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Longman Dictionary of Contemporary English

deed

noun
COLLOCATIONS FROM OTHER ENTRIES
changed...name by deed poll
▪ Steve changed his name by deed poll to Elvis Presley-Smith.
deed poll
▪ Steve changed his name by deed poll to Elvis Presley-Smith.
good deed for the day (=something good you try to do for someone else every day)
▪ Well, that’s my good deed for the day.
title deed
COLLOCATIONS FROM CORPUS
■ ADJECTIVE
evil
▪ Endued with evenness of mind, one casts off in this very life both good deeds and evil deeds.
▪ It was Ariel who tortured Antonio and the king with visions that made them repent their evil deeds.
good
▪ So shines a good deed in a naughty world.
▪ Through it all, Tatum maintained his posture of mover and shaker, champion of democracy, doer of good deeds.
▪ Do good deeds now and the result will be a future of happiness and blessing.
▪ That piece of paper would be, no question, a good deed.
▪ Mr Chance, of Nunthorpe, Cleveland, is a charity worker extraordinaire whose good deeds are mostly connected with mental handicap.
▪ Endued with evenness of mind, one casts off in this very life both good deeds and evil deeds.
▪ But on waking she pushed these resolutely aside and stomped out to do her good deeds.
▪ But no good deed goes unpunished in noire crime stories.
great
▪ And more disturbingly for the other clubs with ambition, the display promises even greater deeds.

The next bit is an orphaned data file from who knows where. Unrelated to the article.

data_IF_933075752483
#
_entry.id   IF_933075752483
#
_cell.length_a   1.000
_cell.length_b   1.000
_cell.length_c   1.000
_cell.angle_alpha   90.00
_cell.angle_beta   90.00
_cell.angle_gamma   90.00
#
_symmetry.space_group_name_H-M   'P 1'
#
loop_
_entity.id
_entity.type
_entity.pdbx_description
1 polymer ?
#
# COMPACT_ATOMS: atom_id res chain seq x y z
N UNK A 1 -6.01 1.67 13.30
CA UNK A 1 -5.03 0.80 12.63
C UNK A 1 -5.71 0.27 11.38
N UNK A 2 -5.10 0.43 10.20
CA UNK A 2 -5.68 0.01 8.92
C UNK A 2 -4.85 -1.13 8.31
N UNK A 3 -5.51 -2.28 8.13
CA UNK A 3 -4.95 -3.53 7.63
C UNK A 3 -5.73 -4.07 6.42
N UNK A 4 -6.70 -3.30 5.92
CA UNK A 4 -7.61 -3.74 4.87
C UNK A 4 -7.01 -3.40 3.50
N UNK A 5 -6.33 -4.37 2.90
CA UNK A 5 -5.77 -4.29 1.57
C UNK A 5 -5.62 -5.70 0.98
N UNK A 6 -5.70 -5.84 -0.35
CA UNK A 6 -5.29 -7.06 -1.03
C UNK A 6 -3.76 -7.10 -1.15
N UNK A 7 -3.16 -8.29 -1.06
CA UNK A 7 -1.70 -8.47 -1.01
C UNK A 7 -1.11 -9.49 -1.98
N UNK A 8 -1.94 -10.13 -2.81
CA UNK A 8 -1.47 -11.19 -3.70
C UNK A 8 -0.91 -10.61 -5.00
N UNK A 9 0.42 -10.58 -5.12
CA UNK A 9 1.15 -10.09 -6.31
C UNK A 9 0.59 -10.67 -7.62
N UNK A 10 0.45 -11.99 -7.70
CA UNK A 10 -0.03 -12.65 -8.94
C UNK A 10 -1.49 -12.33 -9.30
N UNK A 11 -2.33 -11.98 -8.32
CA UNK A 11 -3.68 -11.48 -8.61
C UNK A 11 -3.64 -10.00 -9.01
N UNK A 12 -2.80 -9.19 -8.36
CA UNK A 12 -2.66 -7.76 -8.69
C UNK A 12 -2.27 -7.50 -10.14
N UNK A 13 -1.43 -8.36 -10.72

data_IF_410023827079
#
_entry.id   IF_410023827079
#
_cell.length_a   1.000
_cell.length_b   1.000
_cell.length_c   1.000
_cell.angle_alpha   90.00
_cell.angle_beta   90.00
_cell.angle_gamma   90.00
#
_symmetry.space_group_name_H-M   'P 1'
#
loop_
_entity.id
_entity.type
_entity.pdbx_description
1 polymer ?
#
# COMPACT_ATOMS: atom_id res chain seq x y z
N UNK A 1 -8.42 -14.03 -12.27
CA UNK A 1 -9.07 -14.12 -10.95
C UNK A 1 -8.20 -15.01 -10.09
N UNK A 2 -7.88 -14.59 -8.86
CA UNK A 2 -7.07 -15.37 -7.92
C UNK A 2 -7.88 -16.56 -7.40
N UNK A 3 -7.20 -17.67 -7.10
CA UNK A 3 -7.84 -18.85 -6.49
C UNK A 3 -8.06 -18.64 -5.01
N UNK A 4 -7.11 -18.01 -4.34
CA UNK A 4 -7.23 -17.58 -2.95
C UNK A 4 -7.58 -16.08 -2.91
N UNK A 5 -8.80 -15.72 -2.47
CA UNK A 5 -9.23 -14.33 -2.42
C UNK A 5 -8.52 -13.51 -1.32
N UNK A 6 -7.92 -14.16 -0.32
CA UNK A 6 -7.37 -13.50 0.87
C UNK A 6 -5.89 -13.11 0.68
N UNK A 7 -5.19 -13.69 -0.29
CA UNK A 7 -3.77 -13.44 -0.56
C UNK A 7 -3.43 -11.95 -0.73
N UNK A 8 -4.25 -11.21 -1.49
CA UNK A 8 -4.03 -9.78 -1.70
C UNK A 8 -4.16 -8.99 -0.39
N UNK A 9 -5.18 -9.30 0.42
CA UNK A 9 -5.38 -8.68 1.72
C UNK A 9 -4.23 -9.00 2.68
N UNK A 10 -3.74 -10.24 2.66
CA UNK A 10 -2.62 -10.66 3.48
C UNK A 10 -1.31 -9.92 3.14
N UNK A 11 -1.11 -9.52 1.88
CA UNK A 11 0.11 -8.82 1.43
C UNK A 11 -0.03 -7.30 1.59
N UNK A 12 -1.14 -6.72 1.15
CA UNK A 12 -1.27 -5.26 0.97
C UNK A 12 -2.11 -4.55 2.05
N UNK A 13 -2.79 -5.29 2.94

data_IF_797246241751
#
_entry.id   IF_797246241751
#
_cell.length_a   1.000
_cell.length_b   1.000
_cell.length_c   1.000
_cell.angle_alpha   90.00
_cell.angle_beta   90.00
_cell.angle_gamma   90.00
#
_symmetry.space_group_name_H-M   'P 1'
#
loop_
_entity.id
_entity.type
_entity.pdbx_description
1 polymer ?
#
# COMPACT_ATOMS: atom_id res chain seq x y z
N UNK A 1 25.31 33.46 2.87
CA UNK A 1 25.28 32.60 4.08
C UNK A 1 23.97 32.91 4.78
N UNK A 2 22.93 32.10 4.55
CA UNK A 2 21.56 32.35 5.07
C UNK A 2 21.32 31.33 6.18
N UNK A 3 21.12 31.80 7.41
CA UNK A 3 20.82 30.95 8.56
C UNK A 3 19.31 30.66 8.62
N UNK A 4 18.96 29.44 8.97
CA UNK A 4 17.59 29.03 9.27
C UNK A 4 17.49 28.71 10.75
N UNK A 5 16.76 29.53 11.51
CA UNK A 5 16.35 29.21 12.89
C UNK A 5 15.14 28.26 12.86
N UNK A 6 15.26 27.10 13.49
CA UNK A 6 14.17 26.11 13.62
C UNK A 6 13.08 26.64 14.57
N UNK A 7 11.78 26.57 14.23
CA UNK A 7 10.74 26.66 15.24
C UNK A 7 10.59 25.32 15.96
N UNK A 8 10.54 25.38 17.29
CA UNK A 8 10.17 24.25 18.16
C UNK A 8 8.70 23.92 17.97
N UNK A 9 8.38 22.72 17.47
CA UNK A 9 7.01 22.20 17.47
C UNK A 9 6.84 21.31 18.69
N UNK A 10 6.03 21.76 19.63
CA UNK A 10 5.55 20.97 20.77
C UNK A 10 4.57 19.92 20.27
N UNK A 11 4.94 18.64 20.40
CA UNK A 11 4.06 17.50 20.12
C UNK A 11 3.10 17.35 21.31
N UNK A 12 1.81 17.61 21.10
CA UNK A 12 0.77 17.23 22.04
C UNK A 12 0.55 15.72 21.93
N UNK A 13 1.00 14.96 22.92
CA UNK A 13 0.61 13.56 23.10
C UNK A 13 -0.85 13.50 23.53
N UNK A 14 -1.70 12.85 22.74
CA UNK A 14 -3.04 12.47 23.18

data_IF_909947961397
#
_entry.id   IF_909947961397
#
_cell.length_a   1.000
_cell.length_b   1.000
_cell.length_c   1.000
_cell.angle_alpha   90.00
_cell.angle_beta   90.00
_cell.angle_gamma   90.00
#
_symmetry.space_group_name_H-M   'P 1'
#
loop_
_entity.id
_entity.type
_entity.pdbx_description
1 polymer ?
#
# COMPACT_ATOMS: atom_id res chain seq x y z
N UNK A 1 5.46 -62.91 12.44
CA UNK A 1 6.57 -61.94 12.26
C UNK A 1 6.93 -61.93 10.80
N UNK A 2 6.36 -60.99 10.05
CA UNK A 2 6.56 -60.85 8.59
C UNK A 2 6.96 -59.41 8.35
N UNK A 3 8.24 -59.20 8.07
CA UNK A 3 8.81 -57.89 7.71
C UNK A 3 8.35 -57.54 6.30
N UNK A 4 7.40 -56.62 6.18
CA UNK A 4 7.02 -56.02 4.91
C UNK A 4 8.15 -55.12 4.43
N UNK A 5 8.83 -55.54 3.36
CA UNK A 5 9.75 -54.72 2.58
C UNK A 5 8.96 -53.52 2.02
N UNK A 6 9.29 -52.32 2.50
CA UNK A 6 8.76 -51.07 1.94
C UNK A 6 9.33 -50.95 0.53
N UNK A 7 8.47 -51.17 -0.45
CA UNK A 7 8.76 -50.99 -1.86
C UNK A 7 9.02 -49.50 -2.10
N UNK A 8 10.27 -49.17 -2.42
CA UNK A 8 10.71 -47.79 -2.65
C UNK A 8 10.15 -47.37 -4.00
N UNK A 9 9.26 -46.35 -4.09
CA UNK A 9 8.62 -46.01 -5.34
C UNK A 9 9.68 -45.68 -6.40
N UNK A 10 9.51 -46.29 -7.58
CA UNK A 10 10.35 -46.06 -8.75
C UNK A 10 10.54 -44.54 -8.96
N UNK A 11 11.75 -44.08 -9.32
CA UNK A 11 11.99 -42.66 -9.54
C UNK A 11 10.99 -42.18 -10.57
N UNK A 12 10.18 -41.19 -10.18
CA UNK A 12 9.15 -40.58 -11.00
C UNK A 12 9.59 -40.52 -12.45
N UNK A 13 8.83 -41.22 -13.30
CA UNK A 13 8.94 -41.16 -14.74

▪ Therese, who died of tuberculosis in 1897 at the age of 24, performed no great deeds while she was alive.
▪ In your conduct in battle you must be worthy of the great deeds of this regiment's history.
▪ Eisenhower had not been aggressive enough, he tended to compromise, he could not stir the nation to great deeds.
▪ No country has a monopoly on bravery; great deeds of heroism are liable to break out in the most unexpected places.
▪ There his trials began and his great deeds as well.
▪ He traveled to many lands and did many other great deeds.
heroic
▪ Wagner in his day had preached purity of heart and heroic deeds.
▪ The wicked characters are imprisoned, and Wilkin is made a captain for his heroic deed in battle.
▪ It would, to Rab, be an heroic deed if the man had fought.
title
▪ A restrictive clause in the title deed limited the land use to mission purposes.
■ NOUN
mortgage